Domestically, the police state is abuzz with arrests of ISIS sympathisers and suspected PKK members. The Erdogan government has managed to steal US support to effectively right its own domestic ills, notably the electoral advances made by the Kurdish People’s Democratic Party. Having failed to secure the mandate that would have given him near despotic powers, Erdogan has had to find other schemes to trample on democratic sentiment.

Targeting the PKK nad dealing with ISIS are not seen as mutually exclusive, and the boutique of paranoid ideologies is being frequented by such individuals as the presidential foreign advisor Ibrahim Kalin. “Although acting with different motivations, ISIS and the PKK both employ similar tactics and goals to maintain their presence in the region, carrying out terrorist attacks.” Like Siamese headed monsters, ISIS and the PKK sought to manipulate the political process for military gain. “No democracy can allow that. Terrorism must be opposed in all its forms whether it is ISIS or PKK terrorism.”

The PKK is treated as a radical, anti-democratic body that would perish under transparency. But this is always Kalin’s point: Turkey cannot abide by such an organisation. Then comes the domestic sting: that the People’s Democratic Party (HDP) is doing little to actually condemn the activities of the PKK. “They condemn the deaths without making any reference to the PKK despite the fact that the PKK has claimed responsibility for them.”

The interventions by Ankara, now cloaked by Washington’s backing, are richly cynical in calculation. The targeting of ISIS positions is being undertaken in a way that may weaken the body without actually benefiting the Kurds. In joining the broader fight, the goal here is to keep the lid on the Syrian Rojava canton, stomping on any prospects that a sovereign Kurdish state might develop.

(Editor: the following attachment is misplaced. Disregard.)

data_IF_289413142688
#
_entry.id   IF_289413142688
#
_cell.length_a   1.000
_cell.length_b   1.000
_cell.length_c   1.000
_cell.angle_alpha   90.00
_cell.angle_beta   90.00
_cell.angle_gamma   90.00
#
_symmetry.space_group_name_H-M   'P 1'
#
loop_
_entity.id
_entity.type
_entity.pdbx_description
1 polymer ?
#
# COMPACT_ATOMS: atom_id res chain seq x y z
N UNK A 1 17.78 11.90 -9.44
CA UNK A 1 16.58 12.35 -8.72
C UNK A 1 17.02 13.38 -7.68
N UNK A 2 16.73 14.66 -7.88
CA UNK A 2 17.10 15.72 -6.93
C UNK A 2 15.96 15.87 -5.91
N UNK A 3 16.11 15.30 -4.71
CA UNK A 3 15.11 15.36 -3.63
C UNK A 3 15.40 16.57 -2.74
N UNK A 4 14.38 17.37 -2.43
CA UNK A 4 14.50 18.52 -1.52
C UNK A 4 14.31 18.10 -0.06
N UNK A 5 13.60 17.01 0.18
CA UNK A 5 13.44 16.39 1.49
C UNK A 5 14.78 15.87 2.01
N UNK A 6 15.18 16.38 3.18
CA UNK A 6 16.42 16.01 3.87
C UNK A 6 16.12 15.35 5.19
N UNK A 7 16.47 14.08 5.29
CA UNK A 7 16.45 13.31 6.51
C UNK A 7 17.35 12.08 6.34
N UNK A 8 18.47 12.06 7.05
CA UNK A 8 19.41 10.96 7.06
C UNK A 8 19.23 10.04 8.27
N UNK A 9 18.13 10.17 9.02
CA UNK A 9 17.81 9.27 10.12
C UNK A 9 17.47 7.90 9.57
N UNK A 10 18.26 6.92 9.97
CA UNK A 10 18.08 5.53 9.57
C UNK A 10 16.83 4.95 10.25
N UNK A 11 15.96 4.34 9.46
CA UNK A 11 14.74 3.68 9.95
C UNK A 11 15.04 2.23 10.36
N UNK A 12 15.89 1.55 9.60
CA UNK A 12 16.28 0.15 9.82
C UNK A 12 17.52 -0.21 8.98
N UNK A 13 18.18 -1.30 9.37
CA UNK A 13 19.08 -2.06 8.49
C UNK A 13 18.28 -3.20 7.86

The true beef Turkey has here is not with the caliphate designs of Islamic State, but its deeply visceral dislike and suspicion of Kurdish ambitions. In this, it has relied on Washington’s meddlesome desire to rally in a manner that is undermining the very fighters that have proven to be most effective. “In effect,” argued Stephan Richter of The Globalist, “the Americans have managed to sell out the Kurds, perhaps Syria’s only true ‘freedom fighters’, as they proved to be in the defence of Kobane.”

More articles by:

Binoy Kampmark was a Commonwealth Scholar at Selwyn College, Cambridge. He lectures at RMIT University, Melbourne. Email: bkampmark@gmail.com

July 16, 2018
Sheldon Richman
Trump Turns to Gaza as Middle East Deal of the Century Collapses
Charles Pierson
Kirstjen Nielsen Just Wants to Protect You
Brett Wilkins
The Lydda Death March and the Israeli State of Denial